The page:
I was recently asked a question on Twitter about nail varnish remover.   The question was asking why some brands are taking acetone/ ethyl acetate out of the formulation and what if anything are they replacing it with?  Feeling that it would be rude not to answer I got twittering…..

The Science of Nail Polish Removers

So, first things first, what is it that we are trying to remove?

Chemistry 101 states that in the world of solvents and making things disappear, like dissolves like!  That means that if we want to take our nail polish off we have to find a solvent that is chemically similar so that it will dissolve the lacquer. 

Nail varnishes contain the following types of ingredients (in order of approx volume):

  • Solvents – This is the bit that everything else swims in. It keeps the product fluid and affects its drying time.
  • Film forming resins – these are the chemicals that set like a skin on top of your nail and give the polish shine and durability. They also affect the film flexibility.
  • Diluents – these are the chemicals that the pigments get diluted into.
  • Plasticisers – this is the chemical that makes the film formers flexible enough to paint on and gives it the plastic coating look.
  • Pigments – giving the colour.
  • Thickening agent – This helps to thicken things up so that the lacquer doesn’t slip off the nail and spread too thinly.
  • UV protective agents/ sparkles/ preservatives/ fragrance etc. For extra effects and product protection.

 So which bit does a nail varnish remover attack?

That would be the nitrocellulose my dear!   Yes people, you are walking around with an explosive layer on your nails and it is this chemical that we need to thin down in order to break the film.  Nitrocellulose enables the formation of a breathable and flexible film on the nail, the other film formers help to prevent the nitrocellulose film  from being too brittle and thin.  Nitrocellulose is easily removed by an acetone/ water mix and so that is why most nail polish removers contain it.

So why are these chemicals  being removed?

Well, acetone is a very cheap and pretty ‘safe’ solvent as such. However,  it is still a solvent and as such is quite drying and irritating to the skin.  It is also usually derived from petrochemicals or other ‘non-natural’ chemical sources and so is no good for ‘green’ brands. Ethyl acetate is a little milder on the skin and has therefore gained in popularity but it is not so good at removing nail polish and it is also not natural so what you gain in mildness you loose in performance and un-naturalness.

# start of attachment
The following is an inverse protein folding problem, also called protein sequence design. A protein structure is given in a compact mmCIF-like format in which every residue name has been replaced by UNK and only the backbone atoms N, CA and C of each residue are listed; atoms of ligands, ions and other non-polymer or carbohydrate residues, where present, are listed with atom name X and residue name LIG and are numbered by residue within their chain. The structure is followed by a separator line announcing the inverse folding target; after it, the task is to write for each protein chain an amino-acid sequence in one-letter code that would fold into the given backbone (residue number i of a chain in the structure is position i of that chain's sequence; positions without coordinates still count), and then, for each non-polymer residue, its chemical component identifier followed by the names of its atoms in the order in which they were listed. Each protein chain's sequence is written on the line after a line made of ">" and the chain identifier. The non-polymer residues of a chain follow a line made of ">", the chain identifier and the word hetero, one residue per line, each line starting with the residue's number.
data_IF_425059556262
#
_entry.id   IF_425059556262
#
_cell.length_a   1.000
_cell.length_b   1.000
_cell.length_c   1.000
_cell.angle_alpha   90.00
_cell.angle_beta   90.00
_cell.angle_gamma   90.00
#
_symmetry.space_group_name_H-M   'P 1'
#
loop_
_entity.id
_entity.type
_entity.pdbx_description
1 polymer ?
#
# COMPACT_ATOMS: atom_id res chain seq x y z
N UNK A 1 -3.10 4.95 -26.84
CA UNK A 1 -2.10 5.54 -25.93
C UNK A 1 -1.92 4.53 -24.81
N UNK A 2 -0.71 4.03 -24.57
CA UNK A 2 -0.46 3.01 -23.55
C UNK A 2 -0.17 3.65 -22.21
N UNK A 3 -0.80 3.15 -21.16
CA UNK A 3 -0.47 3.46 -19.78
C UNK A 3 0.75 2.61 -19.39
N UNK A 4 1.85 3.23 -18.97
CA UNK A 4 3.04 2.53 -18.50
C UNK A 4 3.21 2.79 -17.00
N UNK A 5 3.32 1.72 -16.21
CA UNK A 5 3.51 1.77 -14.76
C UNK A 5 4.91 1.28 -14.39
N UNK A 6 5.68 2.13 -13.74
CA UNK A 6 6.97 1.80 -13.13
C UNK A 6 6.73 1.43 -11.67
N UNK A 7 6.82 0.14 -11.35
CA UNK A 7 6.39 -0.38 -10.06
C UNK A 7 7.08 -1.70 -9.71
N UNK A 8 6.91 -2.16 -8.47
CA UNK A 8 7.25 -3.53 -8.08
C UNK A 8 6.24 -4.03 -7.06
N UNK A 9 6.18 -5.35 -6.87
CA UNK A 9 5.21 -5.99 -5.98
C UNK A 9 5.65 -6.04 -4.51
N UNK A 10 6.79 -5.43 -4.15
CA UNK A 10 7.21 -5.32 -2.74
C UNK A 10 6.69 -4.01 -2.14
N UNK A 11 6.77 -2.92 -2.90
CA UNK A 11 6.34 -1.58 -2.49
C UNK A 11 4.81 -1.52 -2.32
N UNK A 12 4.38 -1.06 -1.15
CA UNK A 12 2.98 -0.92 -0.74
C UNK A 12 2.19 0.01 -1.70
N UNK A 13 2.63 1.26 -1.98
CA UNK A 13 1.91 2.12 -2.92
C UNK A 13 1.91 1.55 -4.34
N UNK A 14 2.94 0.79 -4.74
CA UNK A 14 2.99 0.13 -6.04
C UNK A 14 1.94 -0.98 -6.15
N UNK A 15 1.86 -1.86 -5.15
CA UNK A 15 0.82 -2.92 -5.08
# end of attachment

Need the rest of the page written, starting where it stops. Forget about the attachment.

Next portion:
So we have a less than ideal situation on our hands!

Those looking for a more natural way to remove their nitrocellulose (sounds a bit odd now doesn’t it) do have options and these options are based on two things:

  1. The natural origin of raw materials.
  2. Materials that are kinder to the skin.

Some alternatives to acetone are things like methyl or ethyl lactate (a natural ester from milk that is also a mild solvent), limonene (natural solvent sourced from oranges – very similar to turpentine spirits which are also used as paint thinners) and 4-methylpentan-2-one ( a fruity smelling natural acid mix that could dissolve the film if contact time is long enough. This is a ketone just like acetone).

The final word.

So, there are many alternatives to acetone and ethyl acetate in the world of nail polish removal but as far as ‘traditional’ nail varnishes are concerned it is the acetone type remover that will work the best.  The more natural removers will have to contain quite a lot of the ‘active’ ingredient in order to work which in turn could end up making them quite irritating. Catch 22!

There are some more ‘natural’ nail polish formulations out there nowadays that can be removed by these more gentle cleansers though so my advice is if you want a ‘natural’ remover, use a ‘natural’ polish.

In addition to all of that nail polishes have changed over the last few years and many of them have removed things like formaldehyde (preservative) and Dibutyl Pthalate (a resin plasticisers).  As the base resin changes chemically, the remover must also and that is another reason why your old remover may not work as well with your new polish.

It’s all chemistry. Enjoy!